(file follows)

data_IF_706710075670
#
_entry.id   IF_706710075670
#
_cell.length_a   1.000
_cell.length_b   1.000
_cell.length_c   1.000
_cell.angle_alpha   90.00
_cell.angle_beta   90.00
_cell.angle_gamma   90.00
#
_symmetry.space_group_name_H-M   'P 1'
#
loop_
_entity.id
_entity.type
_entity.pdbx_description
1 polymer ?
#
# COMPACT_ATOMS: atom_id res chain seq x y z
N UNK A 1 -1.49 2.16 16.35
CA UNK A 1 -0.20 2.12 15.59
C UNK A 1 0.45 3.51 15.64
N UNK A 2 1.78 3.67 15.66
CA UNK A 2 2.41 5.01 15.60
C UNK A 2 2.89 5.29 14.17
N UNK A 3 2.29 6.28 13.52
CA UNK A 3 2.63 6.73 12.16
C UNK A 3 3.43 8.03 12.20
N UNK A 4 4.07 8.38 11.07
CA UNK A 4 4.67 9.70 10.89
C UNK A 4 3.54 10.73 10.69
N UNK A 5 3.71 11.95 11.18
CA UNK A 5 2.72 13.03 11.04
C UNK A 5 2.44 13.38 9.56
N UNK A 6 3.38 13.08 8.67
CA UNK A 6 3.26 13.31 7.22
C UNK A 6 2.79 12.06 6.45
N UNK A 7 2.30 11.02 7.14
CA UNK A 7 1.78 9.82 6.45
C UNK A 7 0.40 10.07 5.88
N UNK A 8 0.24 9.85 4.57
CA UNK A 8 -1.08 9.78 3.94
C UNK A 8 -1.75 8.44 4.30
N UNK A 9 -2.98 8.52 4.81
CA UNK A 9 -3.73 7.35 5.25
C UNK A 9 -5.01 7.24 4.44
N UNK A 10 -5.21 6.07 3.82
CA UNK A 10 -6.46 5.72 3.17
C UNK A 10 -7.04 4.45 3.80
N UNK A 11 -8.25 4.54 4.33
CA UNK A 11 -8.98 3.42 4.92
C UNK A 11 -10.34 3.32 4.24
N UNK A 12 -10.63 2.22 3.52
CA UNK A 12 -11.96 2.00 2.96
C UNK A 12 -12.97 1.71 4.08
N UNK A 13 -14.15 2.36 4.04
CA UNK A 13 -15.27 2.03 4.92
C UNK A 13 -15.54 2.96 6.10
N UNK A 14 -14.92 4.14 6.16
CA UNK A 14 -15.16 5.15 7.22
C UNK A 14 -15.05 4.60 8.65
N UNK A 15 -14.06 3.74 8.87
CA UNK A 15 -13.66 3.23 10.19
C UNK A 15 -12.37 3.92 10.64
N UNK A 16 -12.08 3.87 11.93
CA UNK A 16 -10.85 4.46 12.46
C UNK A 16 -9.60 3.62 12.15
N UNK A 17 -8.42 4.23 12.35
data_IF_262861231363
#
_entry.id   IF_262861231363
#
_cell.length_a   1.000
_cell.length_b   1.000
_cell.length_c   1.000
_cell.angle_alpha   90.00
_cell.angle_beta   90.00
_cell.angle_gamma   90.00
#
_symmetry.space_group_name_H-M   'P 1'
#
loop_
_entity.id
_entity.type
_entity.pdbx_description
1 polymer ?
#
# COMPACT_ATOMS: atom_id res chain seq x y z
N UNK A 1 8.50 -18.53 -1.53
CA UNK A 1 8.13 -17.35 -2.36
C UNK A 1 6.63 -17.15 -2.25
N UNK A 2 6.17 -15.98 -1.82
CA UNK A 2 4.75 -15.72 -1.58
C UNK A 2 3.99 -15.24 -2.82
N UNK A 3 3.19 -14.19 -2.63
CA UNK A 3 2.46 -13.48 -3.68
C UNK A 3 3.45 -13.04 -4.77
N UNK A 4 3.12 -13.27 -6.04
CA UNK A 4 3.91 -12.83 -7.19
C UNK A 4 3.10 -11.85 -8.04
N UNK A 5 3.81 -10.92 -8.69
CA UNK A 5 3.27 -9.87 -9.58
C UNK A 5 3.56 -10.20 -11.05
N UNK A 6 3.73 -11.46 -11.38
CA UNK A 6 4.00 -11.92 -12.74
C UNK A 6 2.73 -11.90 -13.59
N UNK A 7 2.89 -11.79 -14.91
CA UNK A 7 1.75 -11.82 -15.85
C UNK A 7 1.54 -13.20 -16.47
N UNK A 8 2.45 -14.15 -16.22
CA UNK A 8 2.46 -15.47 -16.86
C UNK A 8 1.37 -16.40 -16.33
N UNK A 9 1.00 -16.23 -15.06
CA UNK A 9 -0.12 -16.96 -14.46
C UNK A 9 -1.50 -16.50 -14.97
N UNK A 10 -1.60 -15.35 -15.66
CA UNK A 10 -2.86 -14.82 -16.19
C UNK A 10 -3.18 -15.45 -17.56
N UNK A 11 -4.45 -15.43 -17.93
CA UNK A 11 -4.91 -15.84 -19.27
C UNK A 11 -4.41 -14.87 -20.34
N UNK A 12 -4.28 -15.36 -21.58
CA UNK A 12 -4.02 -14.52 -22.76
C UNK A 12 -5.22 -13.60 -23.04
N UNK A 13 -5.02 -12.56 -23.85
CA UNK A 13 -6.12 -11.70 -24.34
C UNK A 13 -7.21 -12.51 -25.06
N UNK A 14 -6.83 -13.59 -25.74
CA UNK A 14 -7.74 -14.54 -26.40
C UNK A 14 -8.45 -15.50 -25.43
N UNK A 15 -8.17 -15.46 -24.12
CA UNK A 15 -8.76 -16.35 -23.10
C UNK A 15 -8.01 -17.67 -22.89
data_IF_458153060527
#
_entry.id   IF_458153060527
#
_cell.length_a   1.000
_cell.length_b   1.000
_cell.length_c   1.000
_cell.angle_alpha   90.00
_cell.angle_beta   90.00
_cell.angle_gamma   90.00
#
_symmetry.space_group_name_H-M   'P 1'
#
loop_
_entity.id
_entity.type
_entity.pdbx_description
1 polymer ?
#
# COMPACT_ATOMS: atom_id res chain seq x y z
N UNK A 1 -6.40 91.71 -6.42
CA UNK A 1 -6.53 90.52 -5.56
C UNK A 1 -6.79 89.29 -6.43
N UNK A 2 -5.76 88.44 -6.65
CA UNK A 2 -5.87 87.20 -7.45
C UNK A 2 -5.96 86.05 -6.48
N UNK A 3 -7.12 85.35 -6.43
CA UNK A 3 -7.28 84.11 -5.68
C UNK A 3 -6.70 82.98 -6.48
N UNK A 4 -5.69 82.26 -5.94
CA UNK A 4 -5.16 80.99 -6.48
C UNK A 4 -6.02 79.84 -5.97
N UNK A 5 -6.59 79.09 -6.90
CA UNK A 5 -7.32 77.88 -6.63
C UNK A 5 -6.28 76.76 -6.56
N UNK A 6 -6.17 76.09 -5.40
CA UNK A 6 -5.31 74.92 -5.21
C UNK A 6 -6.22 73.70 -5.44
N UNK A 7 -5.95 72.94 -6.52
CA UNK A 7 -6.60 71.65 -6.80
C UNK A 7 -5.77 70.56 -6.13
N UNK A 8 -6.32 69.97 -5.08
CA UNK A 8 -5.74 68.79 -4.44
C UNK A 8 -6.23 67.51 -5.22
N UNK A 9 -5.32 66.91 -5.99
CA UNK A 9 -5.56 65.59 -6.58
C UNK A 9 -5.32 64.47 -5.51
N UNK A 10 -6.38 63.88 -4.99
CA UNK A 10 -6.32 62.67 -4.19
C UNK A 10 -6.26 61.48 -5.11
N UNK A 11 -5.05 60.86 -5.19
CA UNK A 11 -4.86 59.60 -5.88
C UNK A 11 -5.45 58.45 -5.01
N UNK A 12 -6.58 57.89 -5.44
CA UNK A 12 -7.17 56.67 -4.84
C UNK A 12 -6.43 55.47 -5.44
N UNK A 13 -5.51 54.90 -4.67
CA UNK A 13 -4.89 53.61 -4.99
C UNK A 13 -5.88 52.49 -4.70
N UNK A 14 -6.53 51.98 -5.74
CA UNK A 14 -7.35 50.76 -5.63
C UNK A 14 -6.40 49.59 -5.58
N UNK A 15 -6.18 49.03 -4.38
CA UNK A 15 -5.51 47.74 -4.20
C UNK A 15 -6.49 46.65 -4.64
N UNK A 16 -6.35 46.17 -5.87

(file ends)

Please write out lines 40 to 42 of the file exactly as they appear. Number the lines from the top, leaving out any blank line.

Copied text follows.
CA UNK A 7 1.78 9.82 6.45
C UNK A 7 0.40 10.07 5.88
N UNK A 8 0.24 9.85 4.57